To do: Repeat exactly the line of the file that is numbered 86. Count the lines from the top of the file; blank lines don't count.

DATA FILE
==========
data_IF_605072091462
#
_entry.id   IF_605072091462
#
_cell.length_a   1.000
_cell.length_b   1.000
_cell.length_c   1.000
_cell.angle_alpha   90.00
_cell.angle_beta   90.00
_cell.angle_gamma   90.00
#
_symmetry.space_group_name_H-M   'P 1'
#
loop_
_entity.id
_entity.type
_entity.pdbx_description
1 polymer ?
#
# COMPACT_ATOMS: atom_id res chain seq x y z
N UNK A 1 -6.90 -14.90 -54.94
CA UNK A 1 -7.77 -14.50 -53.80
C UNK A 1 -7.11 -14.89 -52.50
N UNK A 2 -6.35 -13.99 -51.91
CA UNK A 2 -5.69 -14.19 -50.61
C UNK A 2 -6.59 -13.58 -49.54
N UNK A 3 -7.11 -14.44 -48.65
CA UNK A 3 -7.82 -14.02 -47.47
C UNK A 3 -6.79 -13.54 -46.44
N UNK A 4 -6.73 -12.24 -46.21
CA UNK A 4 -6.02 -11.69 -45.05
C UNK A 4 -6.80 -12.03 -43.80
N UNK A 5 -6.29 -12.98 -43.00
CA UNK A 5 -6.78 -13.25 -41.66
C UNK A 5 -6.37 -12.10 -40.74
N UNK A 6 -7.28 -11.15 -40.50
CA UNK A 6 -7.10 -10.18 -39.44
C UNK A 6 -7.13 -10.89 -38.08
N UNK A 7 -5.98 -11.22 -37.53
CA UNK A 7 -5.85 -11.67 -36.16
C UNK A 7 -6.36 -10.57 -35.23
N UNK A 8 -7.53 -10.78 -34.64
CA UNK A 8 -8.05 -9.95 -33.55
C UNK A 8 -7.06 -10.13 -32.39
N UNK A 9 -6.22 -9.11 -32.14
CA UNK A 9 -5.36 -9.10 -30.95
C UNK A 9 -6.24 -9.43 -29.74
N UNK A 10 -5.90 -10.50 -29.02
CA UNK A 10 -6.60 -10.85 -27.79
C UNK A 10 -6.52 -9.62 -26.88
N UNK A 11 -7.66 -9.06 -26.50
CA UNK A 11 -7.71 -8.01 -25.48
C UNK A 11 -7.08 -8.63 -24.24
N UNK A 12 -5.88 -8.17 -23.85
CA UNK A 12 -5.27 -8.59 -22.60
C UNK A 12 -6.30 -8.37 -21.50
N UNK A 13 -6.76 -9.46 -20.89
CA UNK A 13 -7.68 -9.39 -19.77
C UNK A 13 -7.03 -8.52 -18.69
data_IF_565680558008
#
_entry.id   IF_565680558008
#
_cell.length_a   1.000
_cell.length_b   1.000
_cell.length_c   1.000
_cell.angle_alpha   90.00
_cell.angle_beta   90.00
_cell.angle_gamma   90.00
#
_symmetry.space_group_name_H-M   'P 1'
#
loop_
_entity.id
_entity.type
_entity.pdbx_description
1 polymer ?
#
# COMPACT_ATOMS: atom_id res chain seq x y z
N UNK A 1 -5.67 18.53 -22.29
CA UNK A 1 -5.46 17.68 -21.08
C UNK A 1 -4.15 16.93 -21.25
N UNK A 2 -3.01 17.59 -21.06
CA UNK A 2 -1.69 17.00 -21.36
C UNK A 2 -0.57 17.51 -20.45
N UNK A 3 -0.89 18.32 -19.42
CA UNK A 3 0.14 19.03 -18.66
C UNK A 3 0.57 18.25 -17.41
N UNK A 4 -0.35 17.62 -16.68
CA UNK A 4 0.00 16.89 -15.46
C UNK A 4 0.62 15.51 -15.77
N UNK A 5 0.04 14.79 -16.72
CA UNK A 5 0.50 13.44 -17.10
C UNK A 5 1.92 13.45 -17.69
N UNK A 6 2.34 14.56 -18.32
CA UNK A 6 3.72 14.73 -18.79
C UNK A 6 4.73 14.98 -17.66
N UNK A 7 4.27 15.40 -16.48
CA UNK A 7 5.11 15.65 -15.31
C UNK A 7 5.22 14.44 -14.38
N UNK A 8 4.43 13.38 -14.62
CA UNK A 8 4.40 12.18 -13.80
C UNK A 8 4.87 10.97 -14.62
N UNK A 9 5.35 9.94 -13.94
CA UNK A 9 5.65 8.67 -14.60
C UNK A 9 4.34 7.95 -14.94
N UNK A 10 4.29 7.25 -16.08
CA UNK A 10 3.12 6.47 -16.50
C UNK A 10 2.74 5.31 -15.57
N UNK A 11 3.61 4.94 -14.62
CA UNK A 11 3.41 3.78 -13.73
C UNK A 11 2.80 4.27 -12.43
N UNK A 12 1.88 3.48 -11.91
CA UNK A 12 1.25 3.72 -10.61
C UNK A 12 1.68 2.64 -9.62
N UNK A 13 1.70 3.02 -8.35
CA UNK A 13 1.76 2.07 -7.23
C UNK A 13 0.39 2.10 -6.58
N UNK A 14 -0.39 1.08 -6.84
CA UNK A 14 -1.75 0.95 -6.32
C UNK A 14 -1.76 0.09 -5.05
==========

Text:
N UNK A 3 -0.89 18.32 -19.42